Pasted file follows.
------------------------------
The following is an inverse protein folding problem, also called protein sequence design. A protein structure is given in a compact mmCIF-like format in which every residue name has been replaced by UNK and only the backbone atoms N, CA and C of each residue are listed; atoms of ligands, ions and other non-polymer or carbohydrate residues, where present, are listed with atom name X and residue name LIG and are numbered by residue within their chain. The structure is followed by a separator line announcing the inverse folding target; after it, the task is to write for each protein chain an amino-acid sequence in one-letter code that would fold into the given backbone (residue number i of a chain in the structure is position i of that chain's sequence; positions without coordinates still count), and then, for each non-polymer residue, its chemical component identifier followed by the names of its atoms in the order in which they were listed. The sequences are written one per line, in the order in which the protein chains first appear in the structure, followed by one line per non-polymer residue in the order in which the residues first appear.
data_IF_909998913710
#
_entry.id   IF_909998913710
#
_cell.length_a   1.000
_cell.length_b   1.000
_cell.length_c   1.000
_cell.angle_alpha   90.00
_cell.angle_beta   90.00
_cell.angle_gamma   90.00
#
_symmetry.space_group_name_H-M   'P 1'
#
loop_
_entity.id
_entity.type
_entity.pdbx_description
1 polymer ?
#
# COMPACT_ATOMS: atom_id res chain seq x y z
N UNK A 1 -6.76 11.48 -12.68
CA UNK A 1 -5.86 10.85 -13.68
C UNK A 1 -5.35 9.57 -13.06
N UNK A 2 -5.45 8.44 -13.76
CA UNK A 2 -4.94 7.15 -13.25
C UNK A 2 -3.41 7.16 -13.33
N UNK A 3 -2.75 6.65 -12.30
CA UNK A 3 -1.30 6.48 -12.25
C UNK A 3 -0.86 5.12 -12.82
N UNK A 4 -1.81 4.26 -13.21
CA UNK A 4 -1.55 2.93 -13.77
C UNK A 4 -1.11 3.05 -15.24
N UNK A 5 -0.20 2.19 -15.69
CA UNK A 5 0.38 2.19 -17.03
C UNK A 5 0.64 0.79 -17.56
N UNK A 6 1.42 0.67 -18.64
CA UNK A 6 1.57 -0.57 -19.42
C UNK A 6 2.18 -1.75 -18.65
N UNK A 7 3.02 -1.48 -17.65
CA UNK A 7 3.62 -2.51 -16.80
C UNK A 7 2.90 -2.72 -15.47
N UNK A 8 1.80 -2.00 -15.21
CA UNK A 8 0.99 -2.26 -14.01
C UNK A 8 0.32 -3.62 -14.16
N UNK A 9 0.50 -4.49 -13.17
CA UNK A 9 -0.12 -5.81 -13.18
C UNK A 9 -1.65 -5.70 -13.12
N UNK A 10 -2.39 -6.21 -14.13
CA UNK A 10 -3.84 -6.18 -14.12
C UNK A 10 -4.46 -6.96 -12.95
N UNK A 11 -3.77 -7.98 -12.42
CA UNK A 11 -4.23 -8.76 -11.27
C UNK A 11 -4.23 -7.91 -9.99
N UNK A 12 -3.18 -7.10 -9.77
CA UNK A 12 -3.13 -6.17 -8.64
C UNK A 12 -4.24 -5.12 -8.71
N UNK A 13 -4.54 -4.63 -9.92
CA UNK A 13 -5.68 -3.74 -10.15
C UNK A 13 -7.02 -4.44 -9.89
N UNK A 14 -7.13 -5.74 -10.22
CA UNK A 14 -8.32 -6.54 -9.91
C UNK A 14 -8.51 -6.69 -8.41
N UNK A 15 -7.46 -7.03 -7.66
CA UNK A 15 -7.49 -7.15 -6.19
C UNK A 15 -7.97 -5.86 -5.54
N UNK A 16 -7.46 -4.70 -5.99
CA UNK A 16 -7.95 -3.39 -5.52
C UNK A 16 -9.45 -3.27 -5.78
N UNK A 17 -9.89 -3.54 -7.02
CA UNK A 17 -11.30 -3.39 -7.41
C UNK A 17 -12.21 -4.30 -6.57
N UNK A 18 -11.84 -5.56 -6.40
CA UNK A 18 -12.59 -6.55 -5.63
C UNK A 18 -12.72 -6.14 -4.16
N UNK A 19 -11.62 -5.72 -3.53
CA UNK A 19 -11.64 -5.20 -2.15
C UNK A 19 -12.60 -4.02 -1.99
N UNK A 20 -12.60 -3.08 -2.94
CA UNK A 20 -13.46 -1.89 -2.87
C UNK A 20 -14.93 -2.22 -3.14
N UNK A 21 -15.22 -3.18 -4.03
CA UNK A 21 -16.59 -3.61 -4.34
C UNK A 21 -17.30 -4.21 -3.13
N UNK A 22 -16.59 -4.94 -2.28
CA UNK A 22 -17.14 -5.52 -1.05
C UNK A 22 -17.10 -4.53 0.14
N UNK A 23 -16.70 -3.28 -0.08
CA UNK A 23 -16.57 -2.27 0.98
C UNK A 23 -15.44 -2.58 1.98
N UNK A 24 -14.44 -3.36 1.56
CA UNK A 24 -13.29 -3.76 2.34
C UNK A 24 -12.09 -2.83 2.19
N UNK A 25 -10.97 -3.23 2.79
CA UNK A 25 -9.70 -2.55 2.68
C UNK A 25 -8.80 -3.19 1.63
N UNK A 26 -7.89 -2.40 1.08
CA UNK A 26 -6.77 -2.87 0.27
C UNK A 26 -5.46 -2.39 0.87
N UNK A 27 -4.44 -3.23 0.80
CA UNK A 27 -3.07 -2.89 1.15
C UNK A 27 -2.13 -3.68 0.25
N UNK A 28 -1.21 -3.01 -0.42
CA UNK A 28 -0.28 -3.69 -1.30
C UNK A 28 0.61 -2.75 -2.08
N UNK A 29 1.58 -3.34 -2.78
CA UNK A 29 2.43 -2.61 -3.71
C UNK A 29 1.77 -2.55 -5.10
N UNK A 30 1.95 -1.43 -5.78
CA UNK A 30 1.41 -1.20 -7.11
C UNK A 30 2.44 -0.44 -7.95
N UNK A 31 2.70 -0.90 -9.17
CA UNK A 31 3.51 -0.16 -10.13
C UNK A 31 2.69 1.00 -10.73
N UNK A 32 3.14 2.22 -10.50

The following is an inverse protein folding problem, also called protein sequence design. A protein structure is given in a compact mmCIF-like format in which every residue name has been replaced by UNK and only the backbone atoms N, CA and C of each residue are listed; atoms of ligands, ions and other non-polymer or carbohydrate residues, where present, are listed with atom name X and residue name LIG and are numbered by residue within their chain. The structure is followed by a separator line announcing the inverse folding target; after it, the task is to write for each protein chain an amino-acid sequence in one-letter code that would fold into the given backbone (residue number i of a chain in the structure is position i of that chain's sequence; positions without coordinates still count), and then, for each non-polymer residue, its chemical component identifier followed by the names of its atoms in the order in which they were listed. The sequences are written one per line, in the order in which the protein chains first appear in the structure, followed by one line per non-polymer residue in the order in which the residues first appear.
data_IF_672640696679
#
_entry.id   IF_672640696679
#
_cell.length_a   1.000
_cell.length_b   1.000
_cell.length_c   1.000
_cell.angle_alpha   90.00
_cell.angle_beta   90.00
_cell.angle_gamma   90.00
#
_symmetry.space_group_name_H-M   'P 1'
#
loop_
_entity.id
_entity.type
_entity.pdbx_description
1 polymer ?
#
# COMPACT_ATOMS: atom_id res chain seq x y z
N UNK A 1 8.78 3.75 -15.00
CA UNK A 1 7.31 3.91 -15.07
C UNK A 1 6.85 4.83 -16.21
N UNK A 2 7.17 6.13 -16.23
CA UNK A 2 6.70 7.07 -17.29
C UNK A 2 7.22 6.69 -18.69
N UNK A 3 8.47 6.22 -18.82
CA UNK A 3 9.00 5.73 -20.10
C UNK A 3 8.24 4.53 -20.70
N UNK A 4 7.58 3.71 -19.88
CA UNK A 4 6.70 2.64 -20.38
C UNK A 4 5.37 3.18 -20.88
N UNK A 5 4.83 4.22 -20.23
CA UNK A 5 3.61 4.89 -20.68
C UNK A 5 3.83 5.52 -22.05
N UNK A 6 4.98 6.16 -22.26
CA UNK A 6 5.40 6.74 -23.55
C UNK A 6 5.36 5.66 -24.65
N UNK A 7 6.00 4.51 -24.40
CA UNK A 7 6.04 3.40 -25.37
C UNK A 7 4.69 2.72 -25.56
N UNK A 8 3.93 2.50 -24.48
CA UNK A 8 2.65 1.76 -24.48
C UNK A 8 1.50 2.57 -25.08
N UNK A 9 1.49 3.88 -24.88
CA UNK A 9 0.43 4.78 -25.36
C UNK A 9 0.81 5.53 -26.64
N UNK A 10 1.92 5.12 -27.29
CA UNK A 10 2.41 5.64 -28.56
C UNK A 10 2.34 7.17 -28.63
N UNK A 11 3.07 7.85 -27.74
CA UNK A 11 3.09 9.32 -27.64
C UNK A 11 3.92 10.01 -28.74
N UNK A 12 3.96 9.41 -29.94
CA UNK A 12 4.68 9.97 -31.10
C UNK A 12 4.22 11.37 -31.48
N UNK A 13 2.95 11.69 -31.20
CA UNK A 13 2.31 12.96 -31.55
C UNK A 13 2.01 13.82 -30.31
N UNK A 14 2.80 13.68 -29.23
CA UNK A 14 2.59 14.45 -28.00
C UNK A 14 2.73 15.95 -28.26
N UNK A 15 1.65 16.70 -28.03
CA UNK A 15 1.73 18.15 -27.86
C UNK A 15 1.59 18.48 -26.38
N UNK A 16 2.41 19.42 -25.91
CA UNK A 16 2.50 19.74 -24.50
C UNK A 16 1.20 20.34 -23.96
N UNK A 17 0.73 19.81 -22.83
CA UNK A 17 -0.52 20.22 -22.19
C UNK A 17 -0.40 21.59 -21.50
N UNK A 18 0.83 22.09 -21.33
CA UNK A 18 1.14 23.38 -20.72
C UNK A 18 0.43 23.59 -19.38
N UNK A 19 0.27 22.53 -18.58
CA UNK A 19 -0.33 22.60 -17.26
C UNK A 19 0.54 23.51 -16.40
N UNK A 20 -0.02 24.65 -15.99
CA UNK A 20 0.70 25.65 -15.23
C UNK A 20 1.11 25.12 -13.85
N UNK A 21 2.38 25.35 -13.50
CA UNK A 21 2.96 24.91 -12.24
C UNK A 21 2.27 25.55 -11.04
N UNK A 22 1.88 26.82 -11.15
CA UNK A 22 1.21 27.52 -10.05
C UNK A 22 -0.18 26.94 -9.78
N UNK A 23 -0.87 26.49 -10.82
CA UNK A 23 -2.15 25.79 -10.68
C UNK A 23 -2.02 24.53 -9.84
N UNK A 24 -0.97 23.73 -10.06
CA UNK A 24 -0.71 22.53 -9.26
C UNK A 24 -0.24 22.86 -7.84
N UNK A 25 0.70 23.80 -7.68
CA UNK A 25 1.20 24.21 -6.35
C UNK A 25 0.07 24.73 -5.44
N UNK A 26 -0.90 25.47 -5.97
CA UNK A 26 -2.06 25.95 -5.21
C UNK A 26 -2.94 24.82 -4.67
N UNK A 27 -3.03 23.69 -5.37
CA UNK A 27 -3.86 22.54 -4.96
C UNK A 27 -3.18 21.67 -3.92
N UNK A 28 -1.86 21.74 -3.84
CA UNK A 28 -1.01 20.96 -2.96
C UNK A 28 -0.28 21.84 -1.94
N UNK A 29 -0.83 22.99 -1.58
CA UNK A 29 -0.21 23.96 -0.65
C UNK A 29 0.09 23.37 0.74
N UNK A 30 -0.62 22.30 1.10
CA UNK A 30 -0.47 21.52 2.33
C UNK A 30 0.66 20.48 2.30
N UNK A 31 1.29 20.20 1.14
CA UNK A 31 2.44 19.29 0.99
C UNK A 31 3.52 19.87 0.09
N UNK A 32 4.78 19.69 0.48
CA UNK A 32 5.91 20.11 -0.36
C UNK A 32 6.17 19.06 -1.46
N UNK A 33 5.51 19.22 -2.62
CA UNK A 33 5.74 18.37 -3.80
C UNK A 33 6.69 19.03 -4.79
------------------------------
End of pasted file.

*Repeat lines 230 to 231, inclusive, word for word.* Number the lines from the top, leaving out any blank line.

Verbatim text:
N UNK A 32 4.78 19.69 0.48
CA UNK A 32 5.91 20.11 -0.36